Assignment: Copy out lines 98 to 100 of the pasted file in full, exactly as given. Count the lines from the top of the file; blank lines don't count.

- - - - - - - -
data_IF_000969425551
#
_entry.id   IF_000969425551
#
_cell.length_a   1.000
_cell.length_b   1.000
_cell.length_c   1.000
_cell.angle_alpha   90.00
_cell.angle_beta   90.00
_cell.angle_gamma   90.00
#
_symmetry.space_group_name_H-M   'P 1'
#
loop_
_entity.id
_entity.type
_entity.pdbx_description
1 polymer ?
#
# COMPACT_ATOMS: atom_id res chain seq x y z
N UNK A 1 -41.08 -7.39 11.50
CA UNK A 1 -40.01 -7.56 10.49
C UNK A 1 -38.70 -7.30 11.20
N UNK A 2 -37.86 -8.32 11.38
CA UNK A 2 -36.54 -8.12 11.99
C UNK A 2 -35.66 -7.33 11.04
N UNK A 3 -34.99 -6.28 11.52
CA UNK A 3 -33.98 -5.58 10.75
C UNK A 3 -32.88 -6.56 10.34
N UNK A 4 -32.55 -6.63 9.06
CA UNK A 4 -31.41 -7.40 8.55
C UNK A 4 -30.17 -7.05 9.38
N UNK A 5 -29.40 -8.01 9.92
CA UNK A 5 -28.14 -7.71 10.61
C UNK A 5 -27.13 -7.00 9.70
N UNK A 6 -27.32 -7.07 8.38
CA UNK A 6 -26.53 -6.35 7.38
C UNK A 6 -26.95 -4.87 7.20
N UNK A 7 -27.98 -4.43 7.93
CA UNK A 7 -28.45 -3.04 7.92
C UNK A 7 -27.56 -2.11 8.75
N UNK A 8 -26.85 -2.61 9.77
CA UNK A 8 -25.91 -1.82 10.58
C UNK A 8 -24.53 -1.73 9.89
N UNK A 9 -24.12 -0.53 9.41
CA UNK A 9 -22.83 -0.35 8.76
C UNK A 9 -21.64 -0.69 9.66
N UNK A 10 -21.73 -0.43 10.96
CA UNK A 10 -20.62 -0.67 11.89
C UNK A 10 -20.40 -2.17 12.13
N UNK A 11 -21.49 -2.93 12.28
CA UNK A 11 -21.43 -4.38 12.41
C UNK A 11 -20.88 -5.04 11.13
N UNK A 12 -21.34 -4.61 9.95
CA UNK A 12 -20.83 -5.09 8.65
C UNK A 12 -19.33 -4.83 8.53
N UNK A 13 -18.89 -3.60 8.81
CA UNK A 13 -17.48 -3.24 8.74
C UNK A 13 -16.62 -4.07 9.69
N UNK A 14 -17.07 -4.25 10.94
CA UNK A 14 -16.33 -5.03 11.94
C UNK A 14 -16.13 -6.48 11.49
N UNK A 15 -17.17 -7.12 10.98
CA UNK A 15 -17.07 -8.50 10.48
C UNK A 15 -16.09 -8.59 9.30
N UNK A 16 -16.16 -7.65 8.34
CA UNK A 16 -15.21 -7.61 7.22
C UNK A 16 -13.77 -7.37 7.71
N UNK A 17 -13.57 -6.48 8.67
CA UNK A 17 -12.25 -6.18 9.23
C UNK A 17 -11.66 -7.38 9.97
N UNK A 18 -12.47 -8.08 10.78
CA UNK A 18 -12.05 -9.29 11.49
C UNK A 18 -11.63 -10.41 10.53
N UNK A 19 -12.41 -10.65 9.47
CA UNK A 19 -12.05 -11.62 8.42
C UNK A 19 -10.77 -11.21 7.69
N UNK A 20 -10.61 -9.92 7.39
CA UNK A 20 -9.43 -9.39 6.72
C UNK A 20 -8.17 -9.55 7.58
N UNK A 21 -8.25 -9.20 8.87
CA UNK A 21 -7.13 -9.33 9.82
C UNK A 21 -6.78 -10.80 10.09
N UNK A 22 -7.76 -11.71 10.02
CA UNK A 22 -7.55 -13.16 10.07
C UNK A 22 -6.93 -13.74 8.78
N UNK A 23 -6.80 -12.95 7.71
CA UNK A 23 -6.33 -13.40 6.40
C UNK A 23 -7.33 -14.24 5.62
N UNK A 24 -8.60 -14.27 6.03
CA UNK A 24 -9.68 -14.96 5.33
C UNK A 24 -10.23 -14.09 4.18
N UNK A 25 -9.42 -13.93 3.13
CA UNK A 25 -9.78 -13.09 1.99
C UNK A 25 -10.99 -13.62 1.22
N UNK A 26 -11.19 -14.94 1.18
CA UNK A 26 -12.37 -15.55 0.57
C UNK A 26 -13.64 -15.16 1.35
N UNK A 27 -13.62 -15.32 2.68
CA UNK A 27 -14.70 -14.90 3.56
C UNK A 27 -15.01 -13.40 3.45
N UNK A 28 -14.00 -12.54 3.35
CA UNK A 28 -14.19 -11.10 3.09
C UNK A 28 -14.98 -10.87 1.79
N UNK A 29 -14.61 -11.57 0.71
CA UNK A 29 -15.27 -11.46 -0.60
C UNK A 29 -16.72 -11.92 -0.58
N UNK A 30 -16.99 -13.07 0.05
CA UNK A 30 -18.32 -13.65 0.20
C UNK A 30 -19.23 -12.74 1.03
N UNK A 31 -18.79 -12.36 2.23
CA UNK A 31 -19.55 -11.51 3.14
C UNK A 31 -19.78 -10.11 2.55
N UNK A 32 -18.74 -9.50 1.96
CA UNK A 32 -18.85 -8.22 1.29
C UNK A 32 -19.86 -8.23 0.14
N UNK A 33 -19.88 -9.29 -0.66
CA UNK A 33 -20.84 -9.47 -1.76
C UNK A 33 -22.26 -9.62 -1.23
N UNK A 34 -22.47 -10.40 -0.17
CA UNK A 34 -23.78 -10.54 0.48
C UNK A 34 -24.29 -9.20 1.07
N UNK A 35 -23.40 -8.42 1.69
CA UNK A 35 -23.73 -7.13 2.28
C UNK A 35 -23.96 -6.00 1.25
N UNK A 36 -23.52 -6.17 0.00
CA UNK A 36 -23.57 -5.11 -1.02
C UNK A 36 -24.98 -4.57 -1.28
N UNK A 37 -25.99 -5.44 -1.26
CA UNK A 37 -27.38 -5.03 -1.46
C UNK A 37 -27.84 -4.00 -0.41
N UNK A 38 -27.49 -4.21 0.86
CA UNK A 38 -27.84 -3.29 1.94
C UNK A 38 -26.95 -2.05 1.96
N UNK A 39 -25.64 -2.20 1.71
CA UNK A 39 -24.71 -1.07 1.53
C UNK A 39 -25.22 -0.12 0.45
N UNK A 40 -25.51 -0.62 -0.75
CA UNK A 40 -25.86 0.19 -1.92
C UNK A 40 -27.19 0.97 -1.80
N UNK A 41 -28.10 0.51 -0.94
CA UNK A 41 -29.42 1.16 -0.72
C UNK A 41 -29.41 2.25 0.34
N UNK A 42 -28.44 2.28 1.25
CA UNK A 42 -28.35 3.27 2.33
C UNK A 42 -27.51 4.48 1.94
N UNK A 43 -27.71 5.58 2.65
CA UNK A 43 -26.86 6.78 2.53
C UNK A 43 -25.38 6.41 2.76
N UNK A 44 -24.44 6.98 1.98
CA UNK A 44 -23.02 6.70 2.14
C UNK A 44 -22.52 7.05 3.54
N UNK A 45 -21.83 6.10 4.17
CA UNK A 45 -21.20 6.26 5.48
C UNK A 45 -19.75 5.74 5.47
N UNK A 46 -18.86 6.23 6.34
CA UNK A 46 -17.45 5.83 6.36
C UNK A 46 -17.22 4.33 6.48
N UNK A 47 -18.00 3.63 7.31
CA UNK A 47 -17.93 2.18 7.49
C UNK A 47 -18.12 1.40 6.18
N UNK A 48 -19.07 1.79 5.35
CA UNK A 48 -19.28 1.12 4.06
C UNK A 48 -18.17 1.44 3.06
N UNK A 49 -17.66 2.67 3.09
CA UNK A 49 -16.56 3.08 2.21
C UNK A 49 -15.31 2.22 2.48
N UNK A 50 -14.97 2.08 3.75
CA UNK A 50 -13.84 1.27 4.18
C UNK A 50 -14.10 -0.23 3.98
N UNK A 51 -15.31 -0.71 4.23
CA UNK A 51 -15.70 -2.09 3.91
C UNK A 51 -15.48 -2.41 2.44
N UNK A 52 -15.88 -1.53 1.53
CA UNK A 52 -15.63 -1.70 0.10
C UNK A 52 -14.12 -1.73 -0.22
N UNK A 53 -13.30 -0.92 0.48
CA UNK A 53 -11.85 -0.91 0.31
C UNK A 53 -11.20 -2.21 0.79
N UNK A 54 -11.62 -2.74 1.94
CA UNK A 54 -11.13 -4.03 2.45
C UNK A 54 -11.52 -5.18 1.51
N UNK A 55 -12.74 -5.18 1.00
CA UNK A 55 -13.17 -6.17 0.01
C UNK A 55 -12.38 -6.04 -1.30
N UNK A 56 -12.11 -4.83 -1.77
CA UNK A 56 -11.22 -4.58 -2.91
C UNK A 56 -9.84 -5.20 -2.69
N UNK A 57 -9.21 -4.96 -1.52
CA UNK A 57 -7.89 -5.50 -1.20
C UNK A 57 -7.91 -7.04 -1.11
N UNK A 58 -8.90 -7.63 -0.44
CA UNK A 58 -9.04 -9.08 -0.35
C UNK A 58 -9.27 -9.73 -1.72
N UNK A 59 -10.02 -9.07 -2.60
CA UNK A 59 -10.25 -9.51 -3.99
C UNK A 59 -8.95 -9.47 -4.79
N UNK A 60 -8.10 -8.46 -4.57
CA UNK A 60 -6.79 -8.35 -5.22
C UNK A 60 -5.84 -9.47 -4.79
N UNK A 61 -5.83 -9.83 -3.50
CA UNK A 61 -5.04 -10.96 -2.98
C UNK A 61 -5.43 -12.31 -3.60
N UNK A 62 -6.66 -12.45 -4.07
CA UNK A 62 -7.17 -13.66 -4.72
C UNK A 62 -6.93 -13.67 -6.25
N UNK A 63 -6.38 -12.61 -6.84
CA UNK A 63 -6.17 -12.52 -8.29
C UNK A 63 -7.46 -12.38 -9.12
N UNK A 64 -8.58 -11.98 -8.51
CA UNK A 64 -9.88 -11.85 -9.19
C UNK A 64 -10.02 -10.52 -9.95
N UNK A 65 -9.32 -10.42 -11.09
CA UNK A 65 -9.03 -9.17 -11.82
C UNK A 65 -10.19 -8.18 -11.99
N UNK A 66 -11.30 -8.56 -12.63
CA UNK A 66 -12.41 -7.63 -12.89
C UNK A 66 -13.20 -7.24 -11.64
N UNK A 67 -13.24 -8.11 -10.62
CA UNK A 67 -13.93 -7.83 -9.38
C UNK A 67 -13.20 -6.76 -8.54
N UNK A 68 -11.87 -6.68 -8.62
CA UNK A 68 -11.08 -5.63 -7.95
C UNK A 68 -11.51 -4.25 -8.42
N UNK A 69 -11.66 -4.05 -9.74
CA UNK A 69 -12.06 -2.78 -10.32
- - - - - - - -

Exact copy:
C UNK A 26 -13.64 -15.16 1.35
N UNK A 27 -13.62 -15.32 2.68
CA UNK A 27 -14.70 -14.90 3.56